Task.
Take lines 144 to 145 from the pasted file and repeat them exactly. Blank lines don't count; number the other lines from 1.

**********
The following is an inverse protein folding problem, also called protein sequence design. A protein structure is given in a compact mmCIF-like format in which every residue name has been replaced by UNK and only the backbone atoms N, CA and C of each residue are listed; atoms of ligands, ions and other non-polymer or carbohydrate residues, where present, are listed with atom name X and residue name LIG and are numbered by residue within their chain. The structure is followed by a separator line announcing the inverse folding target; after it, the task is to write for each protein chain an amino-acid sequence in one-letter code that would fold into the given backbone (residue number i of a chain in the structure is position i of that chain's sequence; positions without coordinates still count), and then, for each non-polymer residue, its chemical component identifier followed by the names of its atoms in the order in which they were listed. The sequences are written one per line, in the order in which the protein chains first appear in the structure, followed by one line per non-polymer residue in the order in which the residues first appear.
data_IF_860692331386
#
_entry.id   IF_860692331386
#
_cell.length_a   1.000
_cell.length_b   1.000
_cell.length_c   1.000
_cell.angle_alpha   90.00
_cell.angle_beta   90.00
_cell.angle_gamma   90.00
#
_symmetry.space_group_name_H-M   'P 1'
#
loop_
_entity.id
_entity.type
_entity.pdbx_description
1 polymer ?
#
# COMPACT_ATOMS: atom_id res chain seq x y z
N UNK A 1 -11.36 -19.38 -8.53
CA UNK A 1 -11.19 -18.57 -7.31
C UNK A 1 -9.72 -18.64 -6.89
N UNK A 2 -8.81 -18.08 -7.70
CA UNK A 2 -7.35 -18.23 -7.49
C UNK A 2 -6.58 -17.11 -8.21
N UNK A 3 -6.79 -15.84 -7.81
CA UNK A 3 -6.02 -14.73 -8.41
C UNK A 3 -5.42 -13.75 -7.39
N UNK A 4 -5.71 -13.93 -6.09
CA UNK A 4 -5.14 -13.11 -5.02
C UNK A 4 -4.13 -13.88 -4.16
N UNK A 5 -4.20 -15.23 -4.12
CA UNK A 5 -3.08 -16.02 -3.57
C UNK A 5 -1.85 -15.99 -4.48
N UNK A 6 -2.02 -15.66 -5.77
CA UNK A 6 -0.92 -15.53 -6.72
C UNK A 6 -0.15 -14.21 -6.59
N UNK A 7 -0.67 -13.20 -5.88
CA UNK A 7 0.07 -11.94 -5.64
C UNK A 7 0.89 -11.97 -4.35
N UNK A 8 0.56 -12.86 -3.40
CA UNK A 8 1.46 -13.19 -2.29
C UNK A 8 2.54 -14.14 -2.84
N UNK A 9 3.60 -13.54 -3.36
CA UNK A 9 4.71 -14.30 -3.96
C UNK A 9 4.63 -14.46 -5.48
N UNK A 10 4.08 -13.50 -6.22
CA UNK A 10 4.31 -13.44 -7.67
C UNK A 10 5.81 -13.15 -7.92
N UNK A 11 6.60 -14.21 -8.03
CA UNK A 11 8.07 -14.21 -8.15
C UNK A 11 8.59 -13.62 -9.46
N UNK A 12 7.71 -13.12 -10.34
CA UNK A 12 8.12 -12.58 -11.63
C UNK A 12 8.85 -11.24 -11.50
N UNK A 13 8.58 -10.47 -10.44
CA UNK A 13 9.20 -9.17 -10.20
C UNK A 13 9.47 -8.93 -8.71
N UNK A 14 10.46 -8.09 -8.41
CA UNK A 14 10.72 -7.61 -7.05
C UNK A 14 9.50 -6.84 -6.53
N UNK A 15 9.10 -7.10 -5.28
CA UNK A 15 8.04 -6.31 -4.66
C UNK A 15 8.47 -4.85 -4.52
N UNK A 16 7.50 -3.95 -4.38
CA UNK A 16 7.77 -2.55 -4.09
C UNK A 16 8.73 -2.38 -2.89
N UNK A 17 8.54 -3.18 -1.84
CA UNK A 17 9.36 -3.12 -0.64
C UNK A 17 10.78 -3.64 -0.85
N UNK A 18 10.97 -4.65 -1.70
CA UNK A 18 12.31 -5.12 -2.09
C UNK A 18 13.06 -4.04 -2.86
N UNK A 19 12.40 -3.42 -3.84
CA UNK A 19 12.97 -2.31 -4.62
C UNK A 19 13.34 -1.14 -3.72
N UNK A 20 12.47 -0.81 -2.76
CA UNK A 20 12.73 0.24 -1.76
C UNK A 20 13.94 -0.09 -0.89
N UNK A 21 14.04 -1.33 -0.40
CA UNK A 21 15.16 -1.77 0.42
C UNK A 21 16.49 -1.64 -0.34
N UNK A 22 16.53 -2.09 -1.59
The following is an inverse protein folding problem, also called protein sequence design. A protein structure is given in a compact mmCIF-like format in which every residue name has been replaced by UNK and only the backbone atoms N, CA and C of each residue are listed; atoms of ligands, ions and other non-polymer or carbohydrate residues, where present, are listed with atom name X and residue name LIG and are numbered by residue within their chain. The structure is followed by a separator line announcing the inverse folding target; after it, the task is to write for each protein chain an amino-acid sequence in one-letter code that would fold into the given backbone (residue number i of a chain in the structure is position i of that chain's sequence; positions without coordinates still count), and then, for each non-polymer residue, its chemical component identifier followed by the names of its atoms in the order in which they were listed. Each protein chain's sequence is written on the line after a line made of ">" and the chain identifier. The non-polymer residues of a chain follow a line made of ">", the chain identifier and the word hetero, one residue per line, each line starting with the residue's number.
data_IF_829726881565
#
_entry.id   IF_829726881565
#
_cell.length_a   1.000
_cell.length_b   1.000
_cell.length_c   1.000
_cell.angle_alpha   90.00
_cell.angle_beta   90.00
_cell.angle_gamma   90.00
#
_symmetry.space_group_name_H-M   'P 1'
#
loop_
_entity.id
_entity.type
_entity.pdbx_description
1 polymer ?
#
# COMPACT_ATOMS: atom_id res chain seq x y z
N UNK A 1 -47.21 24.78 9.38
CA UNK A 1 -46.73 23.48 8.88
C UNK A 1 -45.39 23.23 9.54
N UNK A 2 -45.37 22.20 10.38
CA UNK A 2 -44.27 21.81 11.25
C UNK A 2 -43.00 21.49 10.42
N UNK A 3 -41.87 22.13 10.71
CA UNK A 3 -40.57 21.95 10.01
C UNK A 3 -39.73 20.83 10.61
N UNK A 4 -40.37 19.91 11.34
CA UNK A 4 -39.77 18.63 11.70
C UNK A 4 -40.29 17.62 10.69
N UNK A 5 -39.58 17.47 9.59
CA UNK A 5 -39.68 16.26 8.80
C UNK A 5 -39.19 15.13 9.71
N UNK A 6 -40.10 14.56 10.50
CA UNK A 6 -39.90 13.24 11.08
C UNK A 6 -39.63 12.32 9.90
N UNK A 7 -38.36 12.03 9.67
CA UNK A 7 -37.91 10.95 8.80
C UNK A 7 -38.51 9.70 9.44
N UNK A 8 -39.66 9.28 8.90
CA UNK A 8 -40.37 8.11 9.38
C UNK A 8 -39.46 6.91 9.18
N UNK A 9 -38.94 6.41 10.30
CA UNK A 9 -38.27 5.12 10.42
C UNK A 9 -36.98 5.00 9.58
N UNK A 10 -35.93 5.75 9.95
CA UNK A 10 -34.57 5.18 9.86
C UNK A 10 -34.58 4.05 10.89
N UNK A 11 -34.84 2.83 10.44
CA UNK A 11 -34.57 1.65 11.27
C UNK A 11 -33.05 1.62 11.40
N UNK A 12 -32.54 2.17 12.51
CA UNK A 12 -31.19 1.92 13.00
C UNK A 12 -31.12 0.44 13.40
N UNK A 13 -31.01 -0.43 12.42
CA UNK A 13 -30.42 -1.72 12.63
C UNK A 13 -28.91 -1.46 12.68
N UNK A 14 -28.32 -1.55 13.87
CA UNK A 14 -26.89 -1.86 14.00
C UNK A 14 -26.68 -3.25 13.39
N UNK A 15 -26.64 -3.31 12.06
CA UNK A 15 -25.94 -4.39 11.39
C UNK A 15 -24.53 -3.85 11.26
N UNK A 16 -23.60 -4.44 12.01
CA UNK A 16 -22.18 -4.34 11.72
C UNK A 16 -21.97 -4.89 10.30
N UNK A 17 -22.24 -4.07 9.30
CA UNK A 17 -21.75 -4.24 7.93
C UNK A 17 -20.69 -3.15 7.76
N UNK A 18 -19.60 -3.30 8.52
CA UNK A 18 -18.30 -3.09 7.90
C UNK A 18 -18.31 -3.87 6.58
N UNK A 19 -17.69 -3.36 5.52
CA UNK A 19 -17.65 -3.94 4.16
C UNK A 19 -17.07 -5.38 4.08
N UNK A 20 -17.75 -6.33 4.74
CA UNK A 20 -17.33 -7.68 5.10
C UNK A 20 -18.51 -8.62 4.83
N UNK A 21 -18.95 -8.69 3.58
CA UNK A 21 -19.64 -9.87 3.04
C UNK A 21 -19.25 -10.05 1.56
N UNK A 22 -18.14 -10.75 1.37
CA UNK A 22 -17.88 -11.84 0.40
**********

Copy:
CA UNK A 13 -30.42 -1.72 12.63
C UNK A 13 -28.91 -1.46 12.68